The Battalion were ordered to move on the evening of  21 September 1915 in readiness for the major offensive at Loos. They moved out to Dennebroucq, marching 15 miles.  From here they made for Isburges, arriving on 23rd, having travelled 19 miles.  They then marched to Burgette, through Vermelles and toward Annay and Pont a Vedin.  They halted due to a lack of orders.  However, by the following day, 26 September, orders were received to attack the enemy's position at 11 am.  Considering the lengthy marches they had endured on the preceding days, they must have been exhausted.

Together with the 8th Royal West Kent Brigade, the 9th East Surreys, formed the firing line for 72nd Brigade.   Support was provided by the 8th Buffs and 8th Queens.  The attack carried through to the enemy trenches but the wire could not be breached and the men were caught in heavy machine gun cross fire.  The order was given to retire which, according to the Battalion war diary, was carried out in good order.  The 24th Division remained in the trenches under heavy shelling until relieved by the Guards Division. The loss to the Battalion was heavy:  14 officers, including Berkeley Dealtry, and 438 other ranks.

Berkeley is commemorated on the Loos Memorial.  His brother Adrian served with the Suffolk Regiment and survived the war, dying in 1959.  Cosmo Dealtry lived until 1965.  Kathleen Clarice Cornwell Dealtry remarried, continued writing and died in Hove in 1954.

Monday, 16 May 2011

This week's plan of action

After a dull weekend with a poorly daughter  I am looking forward to a more exciting week!

I am planning to post about the faintly scandalous H A B Dealtry and, having finally tracked him down, A Staffieri.

I also want to revisit the cemetery.  I found myself there early yesterday morning while walking the dog and found several of the graves of men listed on the war memorial.  In addition, I noticed that it was the anniversary of the attack on the SS War Grange (I posted about it yesterday) - the five crew members who were killed are buried in the cemetery.  I managed to take photos of a couple of gravestones on my 'phone, but the dog really didn't like being there - she started barking (very unusual) and headed for the exit.  So, I shall be going back, photographing and also tidying up the graves a bit - they aren't a mess, just neglected.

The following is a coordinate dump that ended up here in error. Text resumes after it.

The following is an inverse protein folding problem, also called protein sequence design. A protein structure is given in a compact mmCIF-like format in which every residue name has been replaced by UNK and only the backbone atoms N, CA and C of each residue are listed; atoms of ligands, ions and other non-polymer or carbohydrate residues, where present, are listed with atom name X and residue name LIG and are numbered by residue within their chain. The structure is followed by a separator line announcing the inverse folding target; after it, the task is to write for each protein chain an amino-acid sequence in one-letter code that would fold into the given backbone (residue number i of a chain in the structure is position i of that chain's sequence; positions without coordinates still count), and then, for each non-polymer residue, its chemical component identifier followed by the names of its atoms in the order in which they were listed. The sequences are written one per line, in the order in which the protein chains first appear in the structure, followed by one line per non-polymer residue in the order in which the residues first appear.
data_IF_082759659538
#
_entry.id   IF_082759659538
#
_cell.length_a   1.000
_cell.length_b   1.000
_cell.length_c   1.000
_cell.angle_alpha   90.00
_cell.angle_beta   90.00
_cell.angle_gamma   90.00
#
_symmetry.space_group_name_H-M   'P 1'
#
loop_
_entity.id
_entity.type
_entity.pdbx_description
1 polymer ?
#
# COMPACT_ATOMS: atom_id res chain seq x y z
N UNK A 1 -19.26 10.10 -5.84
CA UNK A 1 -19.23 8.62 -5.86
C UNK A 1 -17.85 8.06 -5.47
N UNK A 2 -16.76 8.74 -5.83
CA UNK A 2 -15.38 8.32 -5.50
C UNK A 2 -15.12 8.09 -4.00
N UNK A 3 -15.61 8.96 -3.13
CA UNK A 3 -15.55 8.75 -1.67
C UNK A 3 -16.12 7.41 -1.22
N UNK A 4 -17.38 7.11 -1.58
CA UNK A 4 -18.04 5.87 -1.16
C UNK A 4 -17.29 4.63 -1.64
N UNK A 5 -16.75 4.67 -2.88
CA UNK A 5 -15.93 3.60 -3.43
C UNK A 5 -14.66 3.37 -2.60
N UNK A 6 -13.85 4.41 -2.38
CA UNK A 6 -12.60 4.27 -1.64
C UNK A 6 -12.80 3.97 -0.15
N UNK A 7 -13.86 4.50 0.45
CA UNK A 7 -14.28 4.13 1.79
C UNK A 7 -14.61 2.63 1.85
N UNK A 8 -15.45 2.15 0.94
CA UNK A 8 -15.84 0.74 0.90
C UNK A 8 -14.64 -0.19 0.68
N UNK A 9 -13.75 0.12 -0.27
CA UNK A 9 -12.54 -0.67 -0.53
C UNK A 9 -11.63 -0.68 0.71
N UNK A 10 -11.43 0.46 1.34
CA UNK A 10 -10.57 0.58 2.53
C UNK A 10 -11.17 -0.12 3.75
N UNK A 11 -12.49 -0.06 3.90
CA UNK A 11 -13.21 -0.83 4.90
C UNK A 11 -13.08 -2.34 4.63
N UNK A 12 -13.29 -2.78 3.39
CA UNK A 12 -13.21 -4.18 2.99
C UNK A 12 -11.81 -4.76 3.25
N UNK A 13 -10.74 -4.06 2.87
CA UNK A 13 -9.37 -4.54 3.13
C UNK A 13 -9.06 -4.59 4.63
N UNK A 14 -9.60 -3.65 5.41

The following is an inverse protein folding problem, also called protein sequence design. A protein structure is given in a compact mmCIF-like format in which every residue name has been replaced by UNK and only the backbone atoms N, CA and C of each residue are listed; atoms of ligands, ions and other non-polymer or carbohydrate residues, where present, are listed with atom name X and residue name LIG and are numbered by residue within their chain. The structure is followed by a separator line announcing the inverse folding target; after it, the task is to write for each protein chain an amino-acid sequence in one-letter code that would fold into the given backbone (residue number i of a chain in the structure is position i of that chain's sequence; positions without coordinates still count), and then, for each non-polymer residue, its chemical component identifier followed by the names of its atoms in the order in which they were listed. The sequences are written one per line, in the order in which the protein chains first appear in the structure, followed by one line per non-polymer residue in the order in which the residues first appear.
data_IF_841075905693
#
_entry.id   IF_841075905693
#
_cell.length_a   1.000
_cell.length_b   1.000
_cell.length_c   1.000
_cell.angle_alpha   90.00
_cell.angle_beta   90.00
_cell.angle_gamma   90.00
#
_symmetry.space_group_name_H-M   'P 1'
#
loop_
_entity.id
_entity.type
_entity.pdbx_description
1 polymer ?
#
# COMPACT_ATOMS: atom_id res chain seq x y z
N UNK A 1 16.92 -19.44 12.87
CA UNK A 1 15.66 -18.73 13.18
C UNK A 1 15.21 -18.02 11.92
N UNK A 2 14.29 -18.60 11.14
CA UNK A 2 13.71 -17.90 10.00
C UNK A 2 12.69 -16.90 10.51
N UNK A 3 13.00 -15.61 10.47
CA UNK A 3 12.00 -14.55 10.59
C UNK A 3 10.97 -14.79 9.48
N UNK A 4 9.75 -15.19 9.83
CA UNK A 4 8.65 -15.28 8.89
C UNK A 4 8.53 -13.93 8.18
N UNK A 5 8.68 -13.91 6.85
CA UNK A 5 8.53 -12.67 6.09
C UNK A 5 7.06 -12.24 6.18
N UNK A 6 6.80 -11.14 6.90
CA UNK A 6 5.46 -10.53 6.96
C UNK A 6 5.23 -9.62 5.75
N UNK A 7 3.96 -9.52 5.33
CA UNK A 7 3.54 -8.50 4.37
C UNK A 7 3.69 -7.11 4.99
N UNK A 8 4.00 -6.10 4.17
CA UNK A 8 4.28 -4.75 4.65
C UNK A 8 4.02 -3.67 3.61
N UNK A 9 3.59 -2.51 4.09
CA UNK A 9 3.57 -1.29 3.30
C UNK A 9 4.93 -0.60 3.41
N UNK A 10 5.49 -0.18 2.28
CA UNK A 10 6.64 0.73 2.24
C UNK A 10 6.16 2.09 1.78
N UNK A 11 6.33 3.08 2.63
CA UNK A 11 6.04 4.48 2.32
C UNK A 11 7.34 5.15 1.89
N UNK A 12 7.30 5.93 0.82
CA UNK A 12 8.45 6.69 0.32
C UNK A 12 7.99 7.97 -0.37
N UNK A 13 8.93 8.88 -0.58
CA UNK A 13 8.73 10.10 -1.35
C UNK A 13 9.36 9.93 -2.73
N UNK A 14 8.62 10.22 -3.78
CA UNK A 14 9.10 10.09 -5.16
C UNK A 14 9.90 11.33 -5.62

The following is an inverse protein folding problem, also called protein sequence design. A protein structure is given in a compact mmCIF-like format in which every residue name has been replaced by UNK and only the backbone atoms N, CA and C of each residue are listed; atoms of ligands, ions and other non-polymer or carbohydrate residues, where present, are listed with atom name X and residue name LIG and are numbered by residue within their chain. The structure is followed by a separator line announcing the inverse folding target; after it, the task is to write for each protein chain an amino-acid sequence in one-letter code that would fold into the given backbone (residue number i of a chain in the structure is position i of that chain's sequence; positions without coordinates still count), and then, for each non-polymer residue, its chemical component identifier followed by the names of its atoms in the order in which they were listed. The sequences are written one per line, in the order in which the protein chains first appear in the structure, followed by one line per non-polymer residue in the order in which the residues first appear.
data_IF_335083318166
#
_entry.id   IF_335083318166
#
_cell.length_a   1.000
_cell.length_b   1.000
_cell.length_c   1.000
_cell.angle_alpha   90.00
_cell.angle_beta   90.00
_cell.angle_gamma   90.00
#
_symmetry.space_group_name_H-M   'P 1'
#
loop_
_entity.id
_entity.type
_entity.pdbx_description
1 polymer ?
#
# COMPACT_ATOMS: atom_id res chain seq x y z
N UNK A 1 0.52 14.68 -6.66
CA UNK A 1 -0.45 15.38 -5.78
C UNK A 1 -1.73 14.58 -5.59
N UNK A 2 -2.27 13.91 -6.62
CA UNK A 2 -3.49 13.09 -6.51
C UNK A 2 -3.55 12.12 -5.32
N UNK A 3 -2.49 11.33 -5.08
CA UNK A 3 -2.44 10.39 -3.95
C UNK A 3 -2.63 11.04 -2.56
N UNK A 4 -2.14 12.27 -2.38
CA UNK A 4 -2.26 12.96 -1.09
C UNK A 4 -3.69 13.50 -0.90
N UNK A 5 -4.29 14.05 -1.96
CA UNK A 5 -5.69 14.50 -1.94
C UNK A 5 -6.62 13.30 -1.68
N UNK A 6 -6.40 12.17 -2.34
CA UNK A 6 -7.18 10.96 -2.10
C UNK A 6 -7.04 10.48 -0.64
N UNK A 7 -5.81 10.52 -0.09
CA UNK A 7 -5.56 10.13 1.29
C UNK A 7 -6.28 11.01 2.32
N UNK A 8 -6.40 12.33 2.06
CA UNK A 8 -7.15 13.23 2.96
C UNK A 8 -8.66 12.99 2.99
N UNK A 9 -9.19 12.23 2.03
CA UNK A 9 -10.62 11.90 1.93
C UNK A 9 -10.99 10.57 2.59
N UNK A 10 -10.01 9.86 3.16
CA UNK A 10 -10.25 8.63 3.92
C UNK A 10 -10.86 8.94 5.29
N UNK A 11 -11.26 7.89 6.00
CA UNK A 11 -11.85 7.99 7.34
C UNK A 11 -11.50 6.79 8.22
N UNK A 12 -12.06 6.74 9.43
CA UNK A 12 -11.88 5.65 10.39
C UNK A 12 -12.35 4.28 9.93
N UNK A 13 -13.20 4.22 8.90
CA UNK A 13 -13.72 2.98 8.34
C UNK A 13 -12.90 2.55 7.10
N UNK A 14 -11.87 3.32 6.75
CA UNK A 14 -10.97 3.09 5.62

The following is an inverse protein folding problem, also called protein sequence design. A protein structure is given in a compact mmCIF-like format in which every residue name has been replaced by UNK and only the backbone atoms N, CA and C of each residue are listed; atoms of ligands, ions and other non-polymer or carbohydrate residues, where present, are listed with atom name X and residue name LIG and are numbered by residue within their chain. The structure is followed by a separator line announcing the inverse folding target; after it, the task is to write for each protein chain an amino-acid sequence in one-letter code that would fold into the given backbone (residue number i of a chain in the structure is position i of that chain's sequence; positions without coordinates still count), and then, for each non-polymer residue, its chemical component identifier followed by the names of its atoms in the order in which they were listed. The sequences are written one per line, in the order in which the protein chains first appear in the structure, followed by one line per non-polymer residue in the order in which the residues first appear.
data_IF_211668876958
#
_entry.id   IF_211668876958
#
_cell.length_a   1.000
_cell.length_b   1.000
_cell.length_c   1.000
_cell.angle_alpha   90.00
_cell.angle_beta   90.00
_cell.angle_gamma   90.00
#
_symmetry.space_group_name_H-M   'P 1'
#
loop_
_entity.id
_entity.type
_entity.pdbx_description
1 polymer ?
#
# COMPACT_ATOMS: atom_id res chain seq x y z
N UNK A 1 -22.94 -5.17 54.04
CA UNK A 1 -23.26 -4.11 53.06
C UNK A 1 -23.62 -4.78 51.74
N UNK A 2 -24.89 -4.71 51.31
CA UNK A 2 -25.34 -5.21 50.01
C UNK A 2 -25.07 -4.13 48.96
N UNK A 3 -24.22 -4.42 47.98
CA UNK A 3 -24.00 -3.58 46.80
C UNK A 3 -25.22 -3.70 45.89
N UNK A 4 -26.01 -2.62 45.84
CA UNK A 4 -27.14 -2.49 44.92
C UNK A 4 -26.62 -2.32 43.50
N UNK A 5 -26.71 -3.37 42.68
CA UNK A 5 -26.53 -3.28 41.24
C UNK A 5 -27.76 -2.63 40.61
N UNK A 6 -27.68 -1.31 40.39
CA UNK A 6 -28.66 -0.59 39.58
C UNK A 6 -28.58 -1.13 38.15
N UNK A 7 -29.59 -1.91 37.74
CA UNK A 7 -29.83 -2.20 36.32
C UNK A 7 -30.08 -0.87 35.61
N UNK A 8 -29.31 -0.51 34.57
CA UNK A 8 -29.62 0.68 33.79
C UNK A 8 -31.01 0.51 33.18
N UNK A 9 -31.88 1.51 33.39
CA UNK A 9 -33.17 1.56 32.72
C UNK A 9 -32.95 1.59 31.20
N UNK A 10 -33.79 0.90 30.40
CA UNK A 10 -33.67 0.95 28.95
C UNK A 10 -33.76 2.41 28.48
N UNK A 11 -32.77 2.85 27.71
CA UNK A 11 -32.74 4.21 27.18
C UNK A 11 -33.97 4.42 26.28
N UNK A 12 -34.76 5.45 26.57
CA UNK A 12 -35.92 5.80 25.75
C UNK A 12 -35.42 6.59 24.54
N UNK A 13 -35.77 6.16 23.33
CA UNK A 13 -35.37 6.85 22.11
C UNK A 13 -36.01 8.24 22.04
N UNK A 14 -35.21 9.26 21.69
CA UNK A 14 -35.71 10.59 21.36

Sunday, 15 May 2011

15 May 1918 - Torpedoing of SS War Grange

On this day in 1918 the SS War Grange was torpedoed by an enemy U-Boat in the Bristol Channel some 7 miles off Newquay's Towan Head.  The town's lifeboat was launched to help the stricken vessel, but five of the steamer's crew were lost.  They are commemorated on a plaque in St Michael's Church and are buried in the town cemetery.

The SS War Grange was a new 3,100 tonne steamer, built the previous year.  She worked the Bordeaux to Cardiff route.  On 15 May she was attacked when approximately 7 miles north of Towan Head by U 55 under the command of Wilhelm Werner.  The Newquay lifeboat was launched to aid the stricken steamer; this was the first launch for a new boat, the John Stevens 5 having been lost the previous year.

The steamer was brought up onto Towan Beach where it remained until salvaged.  The photograph shows the ship lying just outside Newquay Harbour at Towan Beach.

Although the men are not commemorated on the war memorial, there is a plaque in St Michael's Church, which reads:

In Memory of
Frank Henry Selby 1st Engineer
Walter Klotz 2nd Engineer
John Appleby 3rd Engineer
James Cunningham Mann Cabin Boy
Abdul Mahjed Donkeyman
Of SS War Grange
15th May 1918
Who Passed On In The Service Of This Country

Frank Selby (born c 1873) of Westcliff, Essex left over £3,000 to his brother, Thomas Selby.  Walter Klotz (born c 1876) was from Durham and left a widow, Mary Park Klotz.  John Appleby was 21 years old when he died whilst James Mann was only 17.  According to the death index Abdul was born around 1880.  

Abdul Mahjed's Grave Marker in Newquay Cemetery